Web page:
Health

New BMA head calls for 'urgent' meeting with Lansley

  • 28 June 2012
  • From the section Health
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Doctors have said the demanding nature of the NHS means working until 68 would not be safe

The British Medical Association's new head wants an "urgent meeting" with the health secretary, raising the prospect of resolving the pensions dispute.

Dr Mark Porter said more action was "an option", but said his election offered a possible "fresh start".

He was announced as the BMA's new chairman just hours after its members backed more action.

Health Secretary Andrew Lansley said he would welcome the opportunity to meet and discuss "the full range of issues".

Delegates at the BMA's annual conference also called for Health Secretary Andrew Lansley to resign.

It comes exactly a week after doctors across the UK boycotted non-urgent care.

The industrial action on 21 June led to thousands of non-emergency operations, such as knee and hip replacements, being cancelled and appointments at hospitals and GP surgeries disrupted.

The row is over the government's plan to reform the NHS pension, which will mean higher earners like doctors having to contribute more and work for longer.

The BMA has argued doctors are being unfairly singled out as their contributions will rise more than other public sector workers.

Speaking after the close of the Bournemouth conference, Dr Porter, who replaces Dr Hamish Meldrum as chairman, said: "There is the possibility for a fresh start here.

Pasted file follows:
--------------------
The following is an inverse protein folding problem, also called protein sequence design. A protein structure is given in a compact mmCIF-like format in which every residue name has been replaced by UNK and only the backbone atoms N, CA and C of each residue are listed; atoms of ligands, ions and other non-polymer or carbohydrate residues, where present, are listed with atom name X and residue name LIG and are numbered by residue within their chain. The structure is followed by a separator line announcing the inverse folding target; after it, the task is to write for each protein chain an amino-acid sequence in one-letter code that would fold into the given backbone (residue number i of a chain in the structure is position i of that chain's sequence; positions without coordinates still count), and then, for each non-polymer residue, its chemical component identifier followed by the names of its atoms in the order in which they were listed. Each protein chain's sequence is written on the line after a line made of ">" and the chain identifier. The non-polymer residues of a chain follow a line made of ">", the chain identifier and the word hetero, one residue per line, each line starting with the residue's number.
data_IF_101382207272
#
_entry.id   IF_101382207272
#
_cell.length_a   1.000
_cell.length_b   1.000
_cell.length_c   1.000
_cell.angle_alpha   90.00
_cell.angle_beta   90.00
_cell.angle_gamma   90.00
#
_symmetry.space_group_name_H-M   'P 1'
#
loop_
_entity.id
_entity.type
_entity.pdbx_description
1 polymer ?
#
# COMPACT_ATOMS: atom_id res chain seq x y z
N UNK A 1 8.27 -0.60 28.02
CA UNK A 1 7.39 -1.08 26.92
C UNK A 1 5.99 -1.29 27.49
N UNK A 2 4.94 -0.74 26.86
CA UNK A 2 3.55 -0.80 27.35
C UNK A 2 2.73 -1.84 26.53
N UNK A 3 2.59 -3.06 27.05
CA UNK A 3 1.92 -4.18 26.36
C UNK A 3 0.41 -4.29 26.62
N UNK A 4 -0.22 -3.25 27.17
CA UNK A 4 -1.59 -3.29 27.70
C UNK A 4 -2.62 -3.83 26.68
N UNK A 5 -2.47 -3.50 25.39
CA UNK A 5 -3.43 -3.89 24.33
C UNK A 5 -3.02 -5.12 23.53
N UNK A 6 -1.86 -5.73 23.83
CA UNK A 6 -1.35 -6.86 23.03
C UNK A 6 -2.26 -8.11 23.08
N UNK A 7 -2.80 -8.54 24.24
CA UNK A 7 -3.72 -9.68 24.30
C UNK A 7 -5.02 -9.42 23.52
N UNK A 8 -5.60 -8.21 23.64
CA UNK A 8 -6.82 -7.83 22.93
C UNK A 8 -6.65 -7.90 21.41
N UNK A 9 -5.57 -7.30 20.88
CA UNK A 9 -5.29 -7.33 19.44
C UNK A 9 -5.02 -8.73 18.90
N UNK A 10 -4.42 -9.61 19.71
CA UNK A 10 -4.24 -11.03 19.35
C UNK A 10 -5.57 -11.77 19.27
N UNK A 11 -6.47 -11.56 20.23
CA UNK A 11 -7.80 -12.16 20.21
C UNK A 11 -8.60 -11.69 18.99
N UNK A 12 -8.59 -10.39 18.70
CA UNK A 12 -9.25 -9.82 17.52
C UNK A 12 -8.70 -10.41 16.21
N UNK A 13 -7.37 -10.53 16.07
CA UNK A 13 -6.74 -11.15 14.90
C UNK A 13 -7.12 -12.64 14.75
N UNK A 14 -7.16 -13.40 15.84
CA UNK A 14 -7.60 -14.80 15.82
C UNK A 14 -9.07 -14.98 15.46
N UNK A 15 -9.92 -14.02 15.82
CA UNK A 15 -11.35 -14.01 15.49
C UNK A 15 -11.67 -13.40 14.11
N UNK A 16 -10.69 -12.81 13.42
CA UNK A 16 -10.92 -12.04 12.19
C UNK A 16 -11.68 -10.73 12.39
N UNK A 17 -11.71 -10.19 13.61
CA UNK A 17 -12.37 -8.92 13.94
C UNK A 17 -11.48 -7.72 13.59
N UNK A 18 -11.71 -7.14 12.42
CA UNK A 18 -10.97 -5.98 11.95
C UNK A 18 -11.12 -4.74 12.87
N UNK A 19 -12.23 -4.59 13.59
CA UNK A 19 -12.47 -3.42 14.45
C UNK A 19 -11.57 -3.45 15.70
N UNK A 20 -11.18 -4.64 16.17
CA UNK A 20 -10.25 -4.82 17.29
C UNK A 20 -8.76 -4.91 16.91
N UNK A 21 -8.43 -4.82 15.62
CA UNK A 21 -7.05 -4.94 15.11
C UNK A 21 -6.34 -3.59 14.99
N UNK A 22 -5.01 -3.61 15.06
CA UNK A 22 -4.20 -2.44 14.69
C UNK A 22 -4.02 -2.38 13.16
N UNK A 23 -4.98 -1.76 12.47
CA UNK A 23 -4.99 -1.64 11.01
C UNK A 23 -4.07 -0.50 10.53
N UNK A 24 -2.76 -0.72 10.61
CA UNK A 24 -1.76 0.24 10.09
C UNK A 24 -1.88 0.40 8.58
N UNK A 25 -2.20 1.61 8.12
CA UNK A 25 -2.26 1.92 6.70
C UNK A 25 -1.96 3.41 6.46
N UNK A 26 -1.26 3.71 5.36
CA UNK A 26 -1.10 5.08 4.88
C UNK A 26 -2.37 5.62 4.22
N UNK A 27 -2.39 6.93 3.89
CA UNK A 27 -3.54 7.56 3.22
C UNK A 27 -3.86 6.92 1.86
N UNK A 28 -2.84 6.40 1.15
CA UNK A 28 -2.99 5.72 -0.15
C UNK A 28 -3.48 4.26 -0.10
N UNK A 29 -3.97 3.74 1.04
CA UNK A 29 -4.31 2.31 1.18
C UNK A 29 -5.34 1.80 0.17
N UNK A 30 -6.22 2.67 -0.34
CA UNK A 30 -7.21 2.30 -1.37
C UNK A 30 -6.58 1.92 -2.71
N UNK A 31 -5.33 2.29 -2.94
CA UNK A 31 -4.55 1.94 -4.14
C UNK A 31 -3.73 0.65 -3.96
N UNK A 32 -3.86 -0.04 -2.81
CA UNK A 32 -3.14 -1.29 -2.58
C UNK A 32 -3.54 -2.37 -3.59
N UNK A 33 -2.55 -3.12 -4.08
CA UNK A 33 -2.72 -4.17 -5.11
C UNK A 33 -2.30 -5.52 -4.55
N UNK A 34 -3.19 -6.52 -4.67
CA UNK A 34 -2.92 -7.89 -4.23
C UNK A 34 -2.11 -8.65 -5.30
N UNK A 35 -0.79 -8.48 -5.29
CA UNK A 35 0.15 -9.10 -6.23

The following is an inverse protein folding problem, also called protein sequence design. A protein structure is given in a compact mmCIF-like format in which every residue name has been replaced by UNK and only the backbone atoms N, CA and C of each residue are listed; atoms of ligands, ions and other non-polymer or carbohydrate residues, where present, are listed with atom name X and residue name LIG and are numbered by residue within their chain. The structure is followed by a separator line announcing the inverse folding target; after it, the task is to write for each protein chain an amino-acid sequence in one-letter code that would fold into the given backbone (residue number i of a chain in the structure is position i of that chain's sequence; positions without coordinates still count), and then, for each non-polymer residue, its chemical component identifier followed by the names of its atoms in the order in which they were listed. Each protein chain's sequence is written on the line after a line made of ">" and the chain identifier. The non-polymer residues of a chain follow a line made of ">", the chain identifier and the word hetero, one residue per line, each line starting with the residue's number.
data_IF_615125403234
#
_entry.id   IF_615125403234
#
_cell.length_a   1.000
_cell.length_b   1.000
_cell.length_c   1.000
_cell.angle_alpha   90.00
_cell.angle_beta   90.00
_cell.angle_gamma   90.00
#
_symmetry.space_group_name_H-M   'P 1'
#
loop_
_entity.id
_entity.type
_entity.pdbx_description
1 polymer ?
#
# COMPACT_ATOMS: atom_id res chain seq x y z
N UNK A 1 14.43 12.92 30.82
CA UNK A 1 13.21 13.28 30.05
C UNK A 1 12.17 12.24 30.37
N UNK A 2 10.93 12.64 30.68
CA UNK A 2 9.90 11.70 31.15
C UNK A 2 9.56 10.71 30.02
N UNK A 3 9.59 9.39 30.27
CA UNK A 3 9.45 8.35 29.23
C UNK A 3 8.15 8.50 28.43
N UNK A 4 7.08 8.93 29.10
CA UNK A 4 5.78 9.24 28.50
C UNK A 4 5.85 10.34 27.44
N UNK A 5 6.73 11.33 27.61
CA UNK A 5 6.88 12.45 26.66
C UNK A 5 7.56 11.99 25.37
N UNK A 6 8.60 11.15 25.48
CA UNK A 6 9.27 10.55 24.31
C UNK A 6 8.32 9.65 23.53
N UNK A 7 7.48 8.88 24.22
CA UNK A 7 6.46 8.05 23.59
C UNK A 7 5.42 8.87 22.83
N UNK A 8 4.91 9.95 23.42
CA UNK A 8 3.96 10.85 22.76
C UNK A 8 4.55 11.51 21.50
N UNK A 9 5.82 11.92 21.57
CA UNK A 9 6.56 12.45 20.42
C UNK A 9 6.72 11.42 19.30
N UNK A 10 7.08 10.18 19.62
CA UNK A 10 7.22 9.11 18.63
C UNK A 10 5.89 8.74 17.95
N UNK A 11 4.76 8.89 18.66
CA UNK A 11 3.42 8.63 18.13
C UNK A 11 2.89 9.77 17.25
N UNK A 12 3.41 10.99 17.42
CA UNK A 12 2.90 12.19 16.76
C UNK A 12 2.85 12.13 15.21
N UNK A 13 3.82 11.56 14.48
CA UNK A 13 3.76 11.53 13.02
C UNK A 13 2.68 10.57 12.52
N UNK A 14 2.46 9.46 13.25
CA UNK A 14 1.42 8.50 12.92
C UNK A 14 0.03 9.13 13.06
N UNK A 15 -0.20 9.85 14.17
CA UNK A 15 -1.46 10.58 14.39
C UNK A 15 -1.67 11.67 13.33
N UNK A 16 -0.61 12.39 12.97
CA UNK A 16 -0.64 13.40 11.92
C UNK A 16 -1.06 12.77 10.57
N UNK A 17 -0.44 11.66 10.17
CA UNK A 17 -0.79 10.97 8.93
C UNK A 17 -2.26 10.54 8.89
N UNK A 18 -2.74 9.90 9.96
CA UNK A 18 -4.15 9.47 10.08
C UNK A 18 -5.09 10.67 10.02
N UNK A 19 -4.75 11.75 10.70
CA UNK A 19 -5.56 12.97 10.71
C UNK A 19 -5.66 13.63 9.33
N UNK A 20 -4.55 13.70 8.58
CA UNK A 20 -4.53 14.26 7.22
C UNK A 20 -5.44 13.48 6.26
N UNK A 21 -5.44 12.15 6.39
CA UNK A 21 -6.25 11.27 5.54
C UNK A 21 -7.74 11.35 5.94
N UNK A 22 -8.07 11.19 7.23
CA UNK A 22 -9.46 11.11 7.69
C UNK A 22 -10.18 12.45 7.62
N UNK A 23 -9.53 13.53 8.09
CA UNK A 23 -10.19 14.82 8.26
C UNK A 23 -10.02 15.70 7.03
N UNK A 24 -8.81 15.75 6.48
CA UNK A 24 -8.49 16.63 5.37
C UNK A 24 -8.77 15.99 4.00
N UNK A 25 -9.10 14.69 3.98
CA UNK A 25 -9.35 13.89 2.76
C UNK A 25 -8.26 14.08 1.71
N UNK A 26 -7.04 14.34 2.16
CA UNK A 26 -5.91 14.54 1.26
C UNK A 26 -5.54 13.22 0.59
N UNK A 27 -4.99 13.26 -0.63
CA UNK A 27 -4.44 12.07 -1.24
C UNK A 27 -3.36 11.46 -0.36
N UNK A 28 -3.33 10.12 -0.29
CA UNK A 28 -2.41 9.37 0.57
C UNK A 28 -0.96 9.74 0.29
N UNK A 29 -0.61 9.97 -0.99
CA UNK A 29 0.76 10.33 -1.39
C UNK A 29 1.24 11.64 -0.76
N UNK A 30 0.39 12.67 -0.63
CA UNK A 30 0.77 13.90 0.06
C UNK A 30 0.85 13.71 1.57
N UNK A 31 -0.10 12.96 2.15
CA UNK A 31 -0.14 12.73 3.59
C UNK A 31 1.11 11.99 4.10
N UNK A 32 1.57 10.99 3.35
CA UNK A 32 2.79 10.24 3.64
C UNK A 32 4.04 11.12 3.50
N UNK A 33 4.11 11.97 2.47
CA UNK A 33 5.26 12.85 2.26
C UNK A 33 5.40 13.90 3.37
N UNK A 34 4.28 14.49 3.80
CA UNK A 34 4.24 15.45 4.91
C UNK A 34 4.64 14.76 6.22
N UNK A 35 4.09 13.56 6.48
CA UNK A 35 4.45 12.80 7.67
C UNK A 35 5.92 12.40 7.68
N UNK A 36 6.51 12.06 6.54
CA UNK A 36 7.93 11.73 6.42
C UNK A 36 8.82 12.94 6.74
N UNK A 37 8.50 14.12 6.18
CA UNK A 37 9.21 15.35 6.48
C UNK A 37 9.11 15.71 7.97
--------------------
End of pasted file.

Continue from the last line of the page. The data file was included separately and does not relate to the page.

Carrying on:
"Our preferred option has always been to find a fairer way forward through negotiation."

He said he would be writing to Mr Lansley to arrange the meeting, but added more industrial action "remains an option for us".

Dr Porter added the BMA leadership would meet on 18 July to discuss what to do next.

Heated debate

The request for a meeting with the health secretary raises the prospect of a resolution to the dispute.

The government is already in talks with other health unions, but has been insistent that it would not negotiate with the BMA while they were still threatening industrial action.

The health minister congratulated Dr Porter on his election and said he would "welcome the opportunity to meet with him to discuss the full range of issues that we can work together on to improve NHS care for patients".

"But just as I said to his predecessor Hamish Meldrum on many occasions, any discussion of pensions must take place alongside the other trade unions," said Mr Lansley.

"We cannot prioritise doctors over all other health workers when they have one of the most generous pension schemes."

The BBC understands ministers are willing to negotiate on two issues - the speed at which the increased contributions are introduced and the sort of work doctors will be expected to do at the end of their careers.

Doctors, along with other health workers, have said the demanding nature of the NHS means working until 68 would not be safe.

Dr Porter's move comes after delegates at the conference voted in favour of a motion saying further industrial action was necessary - although under the BMA's rules these votes are not binding on the leadership.

During a heated debate, which also saw a motion passed calling for Mr Lansley's resignation because the profession had no confidence in him, doctors expressed anger about the changes the government is making to the NHS scheme.

Kevin O'Kane, an acute medicine consultant from London, said: "We will fight back, we will fight hard and we will fight for as long as it takes us to get fair treatment.

Dr Andrew Rowland, a paediatric consultant, said the changes were "unfair and unjust".

"I feel so strongly about this issue that I believe we should not let it lie."

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